Deen: Footsteps represents anywhere from 10-25 percent of the people who leave, and the number of new people who come each year is rising steadily. The fact that many of us are writing and publishing, this gives those who leave somewhat more prominence, and people within the Hasidic community are not oblivious to this, especially people who are thinking of leaving. We have people in medical school, getting master’s degrees, a nice number of lawyers. It’s becoming a community that has people doing things in the world, and that serve as something of an example that defies the old stereotype of the OTD [an acronym for a term that means “off the path”] person who’s lost, dysfunctional, has no home, no friends, gets involved in drugs and takes up with a bad crowd.

Read the full article here.

Life After Conservative Faith: The Defectors Who Leave Ultra-Orthodox Communities, By Farah Halime

March 27, 2015 – The Guardian

Shulem Deen swipes through photos of his eldest daughter’s wedding with a look of pride on his face. He points to a modestly-dressed bride sitting stiffly next to her husband. “I know how nervous they felt,” he says.

Deen is only guessing; he wasn’t invited to his daughter’s wedding. These are not official photos – they were taken clandestinely by people he asked to infiltrate the ceremony.

Deen, 40, left the cloistered ultra-Orthodox Jewish enclave of New Square, a village in Rockland County, New York, seven years ago. He is one of a minority that has stepped off the derech, the devout and religious path.

Like others who have turned their back on the Hasidic way of life, Deen has lost contact with his five children and has been ostracized from the community for being a heretic. At the same time, he has found it difficult to assimilate to non-Hasidic culture and worries he comes across as strange to New Yorkers.

Read the full article here.

Stepping Off the Path and Redefining Faith, By Samuel G. Freedman

October 17, 2014 – The New York Times

The cantor closed his eyes and lifted his voice into Kol Nidre, the prayer that begins Yom Kippur, the holiest day on the Jewish calendar. The young men and women assembled before him, perhaps 80 in all, instantly recognized the plaintive chant. They had known it for their entire lives.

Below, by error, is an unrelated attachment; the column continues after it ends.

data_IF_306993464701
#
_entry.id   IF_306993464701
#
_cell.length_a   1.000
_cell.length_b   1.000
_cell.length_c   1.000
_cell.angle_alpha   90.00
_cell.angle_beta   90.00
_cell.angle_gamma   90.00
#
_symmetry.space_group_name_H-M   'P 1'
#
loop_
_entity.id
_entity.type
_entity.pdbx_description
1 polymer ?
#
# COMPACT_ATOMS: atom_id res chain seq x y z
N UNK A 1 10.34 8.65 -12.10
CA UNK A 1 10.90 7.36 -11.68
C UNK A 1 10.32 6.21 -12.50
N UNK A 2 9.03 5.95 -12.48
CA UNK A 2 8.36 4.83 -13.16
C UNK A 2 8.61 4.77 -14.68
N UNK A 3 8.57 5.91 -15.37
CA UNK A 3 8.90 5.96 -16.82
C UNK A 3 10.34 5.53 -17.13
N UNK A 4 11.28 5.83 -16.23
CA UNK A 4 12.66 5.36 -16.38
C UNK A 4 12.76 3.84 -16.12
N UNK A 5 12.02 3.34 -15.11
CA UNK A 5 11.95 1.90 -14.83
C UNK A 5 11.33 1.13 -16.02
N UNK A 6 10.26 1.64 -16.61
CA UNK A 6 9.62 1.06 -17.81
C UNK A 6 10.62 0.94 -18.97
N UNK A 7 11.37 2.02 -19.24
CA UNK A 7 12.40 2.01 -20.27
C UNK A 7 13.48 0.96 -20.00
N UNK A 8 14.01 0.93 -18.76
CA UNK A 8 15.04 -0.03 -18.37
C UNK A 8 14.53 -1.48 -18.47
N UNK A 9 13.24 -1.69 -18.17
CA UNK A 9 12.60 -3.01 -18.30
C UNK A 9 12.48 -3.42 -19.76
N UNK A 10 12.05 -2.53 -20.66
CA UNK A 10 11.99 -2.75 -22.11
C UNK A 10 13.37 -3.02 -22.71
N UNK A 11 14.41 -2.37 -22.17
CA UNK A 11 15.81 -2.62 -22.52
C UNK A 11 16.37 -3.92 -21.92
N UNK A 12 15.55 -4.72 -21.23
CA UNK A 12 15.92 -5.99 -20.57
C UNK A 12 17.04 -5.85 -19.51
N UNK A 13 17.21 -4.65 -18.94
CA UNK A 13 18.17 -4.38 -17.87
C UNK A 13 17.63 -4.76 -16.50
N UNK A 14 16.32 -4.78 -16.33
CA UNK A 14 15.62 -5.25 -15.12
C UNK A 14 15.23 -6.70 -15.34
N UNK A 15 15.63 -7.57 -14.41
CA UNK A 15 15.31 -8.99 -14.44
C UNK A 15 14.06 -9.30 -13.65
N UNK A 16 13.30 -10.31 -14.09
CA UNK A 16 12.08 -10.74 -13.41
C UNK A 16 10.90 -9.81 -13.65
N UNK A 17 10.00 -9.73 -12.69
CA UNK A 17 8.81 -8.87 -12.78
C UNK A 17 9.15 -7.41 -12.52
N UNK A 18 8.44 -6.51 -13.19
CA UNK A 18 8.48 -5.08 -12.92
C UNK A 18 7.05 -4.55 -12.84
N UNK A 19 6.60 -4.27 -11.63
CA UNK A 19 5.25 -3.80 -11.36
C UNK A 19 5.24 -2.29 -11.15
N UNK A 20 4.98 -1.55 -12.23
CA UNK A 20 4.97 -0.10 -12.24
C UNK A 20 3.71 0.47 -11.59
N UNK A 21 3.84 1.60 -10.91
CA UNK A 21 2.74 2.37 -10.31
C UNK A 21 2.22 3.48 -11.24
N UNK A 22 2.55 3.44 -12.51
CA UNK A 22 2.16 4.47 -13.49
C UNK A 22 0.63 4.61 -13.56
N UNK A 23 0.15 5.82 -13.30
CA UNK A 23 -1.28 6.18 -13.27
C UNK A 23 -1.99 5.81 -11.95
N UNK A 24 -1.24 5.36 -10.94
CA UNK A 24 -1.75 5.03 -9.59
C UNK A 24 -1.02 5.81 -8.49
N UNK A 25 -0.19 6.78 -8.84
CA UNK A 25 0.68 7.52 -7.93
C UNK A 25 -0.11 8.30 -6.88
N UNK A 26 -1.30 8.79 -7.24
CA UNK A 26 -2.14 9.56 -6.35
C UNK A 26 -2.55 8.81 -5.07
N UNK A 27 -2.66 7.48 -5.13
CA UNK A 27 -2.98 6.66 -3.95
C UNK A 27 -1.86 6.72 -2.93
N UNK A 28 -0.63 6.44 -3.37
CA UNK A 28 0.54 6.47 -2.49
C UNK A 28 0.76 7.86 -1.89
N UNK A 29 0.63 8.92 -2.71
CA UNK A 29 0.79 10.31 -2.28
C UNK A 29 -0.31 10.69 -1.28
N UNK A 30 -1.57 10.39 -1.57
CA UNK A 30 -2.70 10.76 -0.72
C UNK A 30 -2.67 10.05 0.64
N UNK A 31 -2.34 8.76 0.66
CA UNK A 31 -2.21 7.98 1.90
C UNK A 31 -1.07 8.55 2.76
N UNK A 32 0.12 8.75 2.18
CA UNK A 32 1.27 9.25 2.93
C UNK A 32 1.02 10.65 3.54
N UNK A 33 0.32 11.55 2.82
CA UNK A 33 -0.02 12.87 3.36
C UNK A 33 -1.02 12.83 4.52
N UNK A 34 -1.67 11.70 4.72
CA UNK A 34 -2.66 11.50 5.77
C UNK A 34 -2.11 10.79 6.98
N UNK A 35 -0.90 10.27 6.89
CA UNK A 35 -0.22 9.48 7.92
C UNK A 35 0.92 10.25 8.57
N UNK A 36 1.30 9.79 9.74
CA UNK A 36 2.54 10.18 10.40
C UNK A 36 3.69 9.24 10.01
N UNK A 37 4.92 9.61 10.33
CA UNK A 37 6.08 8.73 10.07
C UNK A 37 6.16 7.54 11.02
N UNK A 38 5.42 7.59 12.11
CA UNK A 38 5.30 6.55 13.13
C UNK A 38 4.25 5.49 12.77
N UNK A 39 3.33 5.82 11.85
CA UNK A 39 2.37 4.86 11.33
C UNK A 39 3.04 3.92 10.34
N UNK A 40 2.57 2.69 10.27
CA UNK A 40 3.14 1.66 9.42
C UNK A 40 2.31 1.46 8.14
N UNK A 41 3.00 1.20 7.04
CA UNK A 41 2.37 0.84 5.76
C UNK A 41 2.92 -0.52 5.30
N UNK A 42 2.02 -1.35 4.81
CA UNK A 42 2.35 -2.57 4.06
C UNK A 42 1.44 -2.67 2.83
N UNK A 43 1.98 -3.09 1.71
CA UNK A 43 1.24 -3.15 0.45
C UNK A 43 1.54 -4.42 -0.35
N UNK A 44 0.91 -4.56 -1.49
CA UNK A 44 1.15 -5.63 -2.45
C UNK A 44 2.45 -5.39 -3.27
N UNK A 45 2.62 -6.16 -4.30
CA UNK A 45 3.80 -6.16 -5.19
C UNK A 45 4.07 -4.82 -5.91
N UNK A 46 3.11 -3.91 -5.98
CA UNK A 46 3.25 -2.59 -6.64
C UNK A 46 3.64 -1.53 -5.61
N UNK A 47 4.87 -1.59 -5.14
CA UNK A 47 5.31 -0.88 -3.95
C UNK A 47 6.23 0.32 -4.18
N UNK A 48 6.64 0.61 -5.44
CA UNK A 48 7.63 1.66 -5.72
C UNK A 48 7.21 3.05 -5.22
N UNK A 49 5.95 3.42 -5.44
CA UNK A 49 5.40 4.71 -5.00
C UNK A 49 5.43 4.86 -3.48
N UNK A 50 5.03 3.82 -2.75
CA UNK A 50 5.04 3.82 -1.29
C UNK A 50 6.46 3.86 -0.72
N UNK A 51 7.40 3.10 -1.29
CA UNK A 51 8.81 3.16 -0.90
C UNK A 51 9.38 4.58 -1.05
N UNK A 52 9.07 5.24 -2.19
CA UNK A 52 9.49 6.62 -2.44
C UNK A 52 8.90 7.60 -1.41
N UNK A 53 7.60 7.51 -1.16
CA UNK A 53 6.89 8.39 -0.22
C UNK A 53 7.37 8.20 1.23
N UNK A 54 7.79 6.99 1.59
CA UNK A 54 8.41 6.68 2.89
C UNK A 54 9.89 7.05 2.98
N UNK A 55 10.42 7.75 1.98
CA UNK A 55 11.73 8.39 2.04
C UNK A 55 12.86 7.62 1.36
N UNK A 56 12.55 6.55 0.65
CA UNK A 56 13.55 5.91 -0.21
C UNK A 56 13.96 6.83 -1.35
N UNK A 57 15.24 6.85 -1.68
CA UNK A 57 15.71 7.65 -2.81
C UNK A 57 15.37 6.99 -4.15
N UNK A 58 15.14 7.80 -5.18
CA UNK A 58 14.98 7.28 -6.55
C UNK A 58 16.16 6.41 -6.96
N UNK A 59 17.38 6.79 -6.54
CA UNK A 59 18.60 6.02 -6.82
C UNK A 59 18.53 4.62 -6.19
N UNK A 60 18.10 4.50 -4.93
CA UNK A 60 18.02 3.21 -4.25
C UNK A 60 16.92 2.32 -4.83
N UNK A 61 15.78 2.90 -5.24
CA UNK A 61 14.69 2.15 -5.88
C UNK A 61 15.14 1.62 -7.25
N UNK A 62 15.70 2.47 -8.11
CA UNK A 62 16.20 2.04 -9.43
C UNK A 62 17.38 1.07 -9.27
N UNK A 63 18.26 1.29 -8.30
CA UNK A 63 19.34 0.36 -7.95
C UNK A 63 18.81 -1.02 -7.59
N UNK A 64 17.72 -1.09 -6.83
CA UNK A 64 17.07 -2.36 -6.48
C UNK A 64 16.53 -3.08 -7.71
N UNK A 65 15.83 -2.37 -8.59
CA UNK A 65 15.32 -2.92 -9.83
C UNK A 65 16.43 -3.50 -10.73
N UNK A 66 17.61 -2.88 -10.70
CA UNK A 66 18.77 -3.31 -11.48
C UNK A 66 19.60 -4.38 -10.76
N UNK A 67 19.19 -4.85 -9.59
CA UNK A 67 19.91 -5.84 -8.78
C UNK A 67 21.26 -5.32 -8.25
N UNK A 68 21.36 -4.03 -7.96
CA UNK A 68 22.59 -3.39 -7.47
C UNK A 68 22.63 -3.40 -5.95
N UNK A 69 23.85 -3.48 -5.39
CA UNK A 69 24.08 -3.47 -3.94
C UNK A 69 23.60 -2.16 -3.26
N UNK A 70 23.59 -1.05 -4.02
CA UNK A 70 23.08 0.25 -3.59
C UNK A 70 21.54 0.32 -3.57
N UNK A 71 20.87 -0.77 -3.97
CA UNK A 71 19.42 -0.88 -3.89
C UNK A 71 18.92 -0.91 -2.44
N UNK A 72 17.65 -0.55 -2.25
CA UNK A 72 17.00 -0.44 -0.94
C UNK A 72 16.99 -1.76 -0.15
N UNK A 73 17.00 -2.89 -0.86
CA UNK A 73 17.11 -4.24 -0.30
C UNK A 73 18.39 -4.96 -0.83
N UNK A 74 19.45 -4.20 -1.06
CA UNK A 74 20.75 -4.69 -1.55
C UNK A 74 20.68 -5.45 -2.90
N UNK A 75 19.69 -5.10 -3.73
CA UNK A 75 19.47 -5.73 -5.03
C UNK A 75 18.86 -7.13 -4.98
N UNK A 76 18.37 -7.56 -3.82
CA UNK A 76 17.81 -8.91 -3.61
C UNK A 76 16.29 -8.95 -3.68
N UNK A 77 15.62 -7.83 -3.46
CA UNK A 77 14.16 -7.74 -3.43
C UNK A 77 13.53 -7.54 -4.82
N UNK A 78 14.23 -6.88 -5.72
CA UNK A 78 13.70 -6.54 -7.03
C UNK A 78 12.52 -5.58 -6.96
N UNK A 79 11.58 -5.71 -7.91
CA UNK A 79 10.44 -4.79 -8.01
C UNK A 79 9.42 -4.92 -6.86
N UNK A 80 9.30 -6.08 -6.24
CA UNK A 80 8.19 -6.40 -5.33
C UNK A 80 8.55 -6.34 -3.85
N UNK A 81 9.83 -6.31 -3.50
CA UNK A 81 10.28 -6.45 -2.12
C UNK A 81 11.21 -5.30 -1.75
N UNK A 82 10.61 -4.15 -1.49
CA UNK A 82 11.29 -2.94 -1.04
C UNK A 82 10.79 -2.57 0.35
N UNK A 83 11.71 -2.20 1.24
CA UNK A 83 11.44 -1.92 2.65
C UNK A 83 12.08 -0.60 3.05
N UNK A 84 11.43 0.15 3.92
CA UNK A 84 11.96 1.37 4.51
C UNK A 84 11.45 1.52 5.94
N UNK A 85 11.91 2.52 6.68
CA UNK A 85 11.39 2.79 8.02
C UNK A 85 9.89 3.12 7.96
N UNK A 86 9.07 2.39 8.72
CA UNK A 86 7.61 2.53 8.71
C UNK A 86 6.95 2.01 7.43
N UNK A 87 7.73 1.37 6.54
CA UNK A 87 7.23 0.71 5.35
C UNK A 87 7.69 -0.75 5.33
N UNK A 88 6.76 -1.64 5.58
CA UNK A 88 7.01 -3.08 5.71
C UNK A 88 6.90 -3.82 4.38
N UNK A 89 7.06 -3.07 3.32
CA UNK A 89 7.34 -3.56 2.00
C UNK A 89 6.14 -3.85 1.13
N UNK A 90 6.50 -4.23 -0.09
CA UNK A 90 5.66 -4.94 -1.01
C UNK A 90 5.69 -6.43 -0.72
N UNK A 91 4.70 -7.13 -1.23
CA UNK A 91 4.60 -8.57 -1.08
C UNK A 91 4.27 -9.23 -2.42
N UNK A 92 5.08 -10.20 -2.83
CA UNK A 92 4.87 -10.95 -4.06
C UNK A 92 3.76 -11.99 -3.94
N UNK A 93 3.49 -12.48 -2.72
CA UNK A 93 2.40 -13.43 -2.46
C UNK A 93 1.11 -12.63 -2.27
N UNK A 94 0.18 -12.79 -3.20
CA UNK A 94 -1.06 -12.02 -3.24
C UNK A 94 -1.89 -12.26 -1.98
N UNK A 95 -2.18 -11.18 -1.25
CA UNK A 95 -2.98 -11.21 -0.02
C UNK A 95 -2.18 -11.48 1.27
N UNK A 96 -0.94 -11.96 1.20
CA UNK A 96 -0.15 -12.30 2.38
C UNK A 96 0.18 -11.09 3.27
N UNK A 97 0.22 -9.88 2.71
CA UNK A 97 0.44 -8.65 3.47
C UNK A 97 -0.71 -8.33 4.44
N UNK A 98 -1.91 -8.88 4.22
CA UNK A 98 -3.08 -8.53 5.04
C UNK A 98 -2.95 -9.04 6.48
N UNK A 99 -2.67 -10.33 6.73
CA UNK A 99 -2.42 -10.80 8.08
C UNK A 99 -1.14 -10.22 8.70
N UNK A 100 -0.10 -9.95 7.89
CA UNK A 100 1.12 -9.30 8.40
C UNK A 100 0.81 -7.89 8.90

Some responded with a wistful gaze, as if Kol Nidre conjured the memory of distant sweetness. A few laughed, finding the somber liturgy ridiculous. Several glared with fresh anger, fisted hands in their laps, not applauding with the others when the cantor concluded.

Read the full article here.

Formerly Orthodox and Struggling for Parental Rights, By Melanie Grayce West

August 11, 2014 – The Wall Street Journal

Divorce decrees granted by religious leaders heavily favor the still-devout parent

When Shloime Fisher started his divorce process three years ago, he found the proceedings to be “very civilized.” Now, Mr. Fisher said, he faces an uphill battle to broaden his paternity rights.

What has made his situation different from the average soured divorce is that he wasn’t only unwinding a marriage—he was divorcing the whole Orthodox Jewish community.

Most New Yorkers reach a divorce agreement through mediators or civil court—usually over several months, with an attorney’s help. But those who leave the Orthodox Jewish faith, as Mr. Fisher did, must mediate their divorces through religious leaders, facing agreements that heavily favor the still-devout parent, experts say.

“From a religious perspective, certainly, there is a sense among Orthodox Jews that Jews are born with a special mission as God’s chosen people,” said Rabbi David Zwiebel, an attorney and executive vice president of Agudath Israel of America, an organization representing devoutly Orthodox Jews. “When a person who has been raised in that tradition walks away, it is considered a tragic outcome.”

Mr. Fisher’s custody agreement allows him just a few hours with his five children on alternating Sundays.

“People who leave the religious community end up signing away their rights,” said the 32-year-old Brooklyn-based accountant.

Read the full article here.

What Brooklyn Hasids and Southern Jews Share, By Anne Cohen and Sigal Samuel

July 17, 2014 – The

Turn off Highway I-55 N at Frontage Road in Jackson, Mississippi and you’ll come across a non-descript squat brown building. Inside is a trove of Jewish learning.

The Institute of Southern Jewish Life (ISJL) delivers rabbinic services, educational programs and cultural events to small Jewish communities spread across 13 states. Their community engagement director is Malkie Schwartz, whom New Yorkers know as the founder of Footsteps, a nonprofit organization that supports Jews seeking to transition from ultra-Orthodoxy into the mainstream. Schwartz left Crown Heights’ Chabad Lubavitch community in 2000. She moved down south five years ago.

Anne Cohen and Sigal Samuel caught up with Schwartz in Jackson, the latest stop on their road trip through the Jewish South.

Read the full article here.